|Photo by Ted Soqui|
Six nice-looking young men from Los Angeles named after what sounds like every suburb in America. Doesn't exactly spell heavy-fuckin'-metal, does it? So why spotlight Linkin Park here? With thundering choruses, programming nuances and billowy vocal harmonies, the band's debut album, Hybrid Theory (Warner/Reprise), pushes past the usual rap-metal clichés: Chester Bennington, Mike Shinoda, Joseph Hahn, Brad Delson and Rob Bourdon crack skulls and emote. “A lot of what we do is really simple,” says Bennington. “But we layer it so much that it comes off as pretty complicated.” Fine, but where are the trademark political posturing, the post-apocalyptic doom and the lyrics oh so pornographic? Instead, the songs read like excerpts from a diary. “We use music as therapy,” says Bennington. “It's a big part of why there's no profanity on the record. I have a mouth like a sailor, so when I wrote 'fuck you' or something, the other guys in the band would challenge me, saying, 'Fuck who? What do you mean by that?' That forced me to really dig for what I was feeling.” Did we mention that Linkin's tunes will imprint on your gray matter like a neural tattoo? Those strengths, coupled with continued major-label love, should keep the airwaves buzzing and the girlies throwing panties for a while. (Andrew Lentz)
The biggest threats to established orders don't come from cannibalistic Satanist liquor-store robbers; they come from intelligent folks-next-door who thank their moms and girlfriends, admit they like Tori Amos and Pink Floyd (as well as Pantera), harness their anger, and then kick all kinds of motherfucking ass. That's why these Endo guys are dangerous; also because they're living proof that four Miamians with roots in Israel, Canada, Cuba and even the USA can do it together.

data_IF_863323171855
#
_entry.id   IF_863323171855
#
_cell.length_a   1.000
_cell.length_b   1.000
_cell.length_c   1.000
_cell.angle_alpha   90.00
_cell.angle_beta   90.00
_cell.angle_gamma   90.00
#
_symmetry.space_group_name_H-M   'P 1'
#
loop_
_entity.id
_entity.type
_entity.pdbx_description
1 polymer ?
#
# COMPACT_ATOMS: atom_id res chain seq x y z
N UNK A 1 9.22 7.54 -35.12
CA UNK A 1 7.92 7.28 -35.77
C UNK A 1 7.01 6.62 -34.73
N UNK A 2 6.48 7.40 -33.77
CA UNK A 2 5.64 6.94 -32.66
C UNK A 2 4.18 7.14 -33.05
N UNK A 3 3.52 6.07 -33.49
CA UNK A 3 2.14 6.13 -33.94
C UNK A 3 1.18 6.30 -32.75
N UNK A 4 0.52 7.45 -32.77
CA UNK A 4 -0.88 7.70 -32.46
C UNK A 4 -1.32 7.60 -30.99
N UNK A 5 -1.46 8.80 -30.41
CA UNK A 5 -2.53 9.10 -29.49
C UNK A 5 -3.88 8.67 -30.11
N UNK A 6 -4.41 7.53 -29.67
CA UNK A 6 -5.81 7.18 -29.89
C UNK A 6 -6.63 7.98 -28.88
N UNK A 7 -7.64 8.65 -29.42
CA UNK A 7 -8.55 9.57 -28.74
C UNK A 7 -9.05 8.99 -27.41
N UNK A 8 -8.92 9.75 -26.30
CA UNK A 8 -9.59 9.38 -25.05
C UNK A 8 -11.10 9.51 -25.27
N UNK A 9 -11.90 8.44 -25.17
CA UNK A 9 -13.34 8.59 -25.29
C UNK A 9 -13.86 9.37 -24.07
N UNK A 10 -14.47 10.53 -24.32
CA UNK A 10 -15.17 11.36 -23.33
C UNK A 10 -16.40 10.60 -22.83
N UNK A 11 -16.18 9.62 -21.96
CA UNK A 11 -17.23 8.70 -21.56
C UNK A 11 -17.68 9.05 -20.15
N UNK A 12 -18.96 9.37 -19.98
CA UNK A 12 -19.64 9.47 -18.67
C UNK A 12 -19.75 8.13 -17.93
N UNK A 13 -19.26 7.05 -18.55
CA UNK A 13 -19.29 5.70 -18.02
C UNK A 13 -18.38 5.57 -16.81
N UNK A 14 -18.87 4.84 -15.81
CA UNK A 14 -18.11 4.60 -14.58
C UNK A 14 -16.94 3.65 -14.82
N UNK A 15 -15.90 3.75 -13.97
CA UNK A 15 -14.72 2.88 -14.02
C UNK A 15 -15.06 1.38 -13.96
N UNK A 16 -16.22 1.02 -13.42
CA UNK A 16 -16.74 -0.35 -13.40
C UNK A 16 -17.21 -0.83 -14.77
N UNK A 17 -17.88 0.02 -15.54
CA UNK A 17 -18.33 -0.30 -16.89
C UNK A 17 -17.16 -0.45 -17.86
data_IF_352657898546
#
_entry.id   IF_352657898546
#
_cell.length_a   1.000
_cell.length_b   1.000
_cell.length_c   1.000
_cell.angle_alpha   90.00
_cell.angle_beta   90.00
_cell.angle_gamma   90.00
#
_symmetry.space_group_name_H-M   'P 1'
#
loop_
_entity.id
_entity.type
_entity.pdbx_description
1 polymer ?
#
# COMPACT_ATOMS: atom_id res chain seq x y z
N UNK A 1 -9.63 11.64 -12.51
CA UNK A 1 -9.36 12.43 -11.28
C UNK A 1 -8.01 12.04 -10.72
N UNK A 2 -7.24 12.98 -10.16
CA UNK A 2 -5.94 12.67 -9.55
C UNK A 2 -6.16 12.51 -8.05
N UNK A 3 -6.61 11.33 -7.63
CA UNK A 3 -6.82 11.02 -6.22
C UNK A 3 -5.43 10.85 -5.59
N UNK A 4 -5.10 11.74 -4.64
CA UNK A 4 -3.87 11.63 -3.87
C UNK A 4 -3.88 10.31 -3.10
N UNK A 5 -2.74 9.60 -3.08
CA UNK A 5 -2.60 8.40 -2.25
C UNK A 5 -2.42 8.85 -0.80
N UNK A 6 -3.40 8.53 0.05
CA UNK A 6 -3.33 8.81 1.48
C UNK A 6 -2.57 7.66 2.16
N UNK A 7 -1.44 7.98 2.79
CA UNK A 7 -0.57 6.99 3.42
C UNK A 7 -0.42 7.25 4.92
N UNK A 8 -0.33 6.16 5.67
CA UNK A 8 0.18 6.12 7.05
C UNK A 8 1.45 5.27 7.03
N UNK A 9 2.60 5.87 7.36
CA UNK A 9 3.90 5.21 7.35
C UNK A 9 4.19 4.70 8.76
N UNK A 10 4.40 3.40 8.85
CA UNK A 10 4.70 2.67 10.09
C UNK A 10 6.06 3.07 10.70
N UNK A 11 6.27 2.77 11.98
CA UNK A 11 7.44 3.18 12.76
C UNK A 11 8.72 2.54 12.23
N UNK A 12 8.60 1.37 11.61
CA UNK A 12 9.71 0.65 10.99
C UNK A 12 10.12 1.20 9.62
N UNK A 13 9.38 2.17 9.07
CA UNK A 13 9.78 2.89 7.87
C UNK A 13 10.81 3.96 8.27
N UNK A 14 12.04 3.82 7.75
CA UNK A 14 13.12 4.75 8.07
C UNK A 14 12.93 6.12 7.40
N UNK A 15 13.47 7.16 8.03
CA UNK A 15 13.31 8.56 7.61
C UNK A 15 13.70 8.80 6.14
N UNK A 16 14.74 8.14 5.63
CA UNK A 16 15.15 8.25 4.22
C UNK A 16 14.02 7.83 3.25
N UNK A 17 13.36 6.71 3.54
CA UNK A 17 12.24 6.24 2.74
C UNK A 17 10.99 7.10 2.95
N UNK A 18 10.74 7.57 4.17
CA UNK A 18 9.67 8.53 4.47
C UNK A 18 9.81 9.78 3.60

Endo's major-label debut, Evolve (Columbia), suggests a band likely to continue growing new appendages from a basic cell structure that includes Zelick's walloping bass, guitarist Eli Parker's Cyclopean riffs and catalytic noisifications, Gil Bitton's sympathetic howling, and the ace drum crosscurrents of Joel Suarez, who can juggle from chicken-chopping Caribbean off-accents to a tickity little high-hat itch in half a heartbeat without dropping the battleship. (New drummer: Joe Eshkenazi.) The ambiguous textures. The occasional steely bursts of melody. Bitton's obsessions with spiritual texts and the mathematical mystery of pi. There's just too much permeation going on here for Endo to remain localized outside the cultural bloodstream. Endocrinology, baby. (Greg Burk)
It's hard to put a finger on the back-bayou voodoo stank of Louisiana's Soilent Green. Their Ritalin-deprived 1998 second release, Sewn-Mouth Secrets, was too shape-shiftingly restless to settle into a groove, but it also had too much Southern swagger to settle for business-as-usual metal. Throw in psychosexual lyrics that would give inbred Cajuns the willies, and art nouveau CD covers that would make Alphonse Mucha jealous, and you got, ah say, ah say, you got some next-level hawdcoah, boy. And we haven't even gotten to the soon-to-suppurate A Deleted Symphony for the Beaten Down (again on Relapse Records). “The production on this one is so much better,” brags lead singer Ben Falgoust in a thick Arcadian drawl. “This one's even faster, more in your face.” Soilent Green — Falgoust (vocals), Brian Patton (guitar), Donovan Punch (guitar), Scott Williams (bass) and Tommy Buckley (drums) — is maybe the most visible member of a loose-knit confederacy that includes the stoner-rockin' Eyehategod and black-metalers Goatwhore, which Falgoust fronts in his not-so-abundant spare time. Even those pussies at Rolling Stone admitted that this is one of the heavy bands you need to know about, so what gives the swampy slabs of Soilent Green their mojo? “We listen to everything from zydeco to Dixieland jazz to Radiohead. Too much metal takes its toll.”(Andrew Lentz)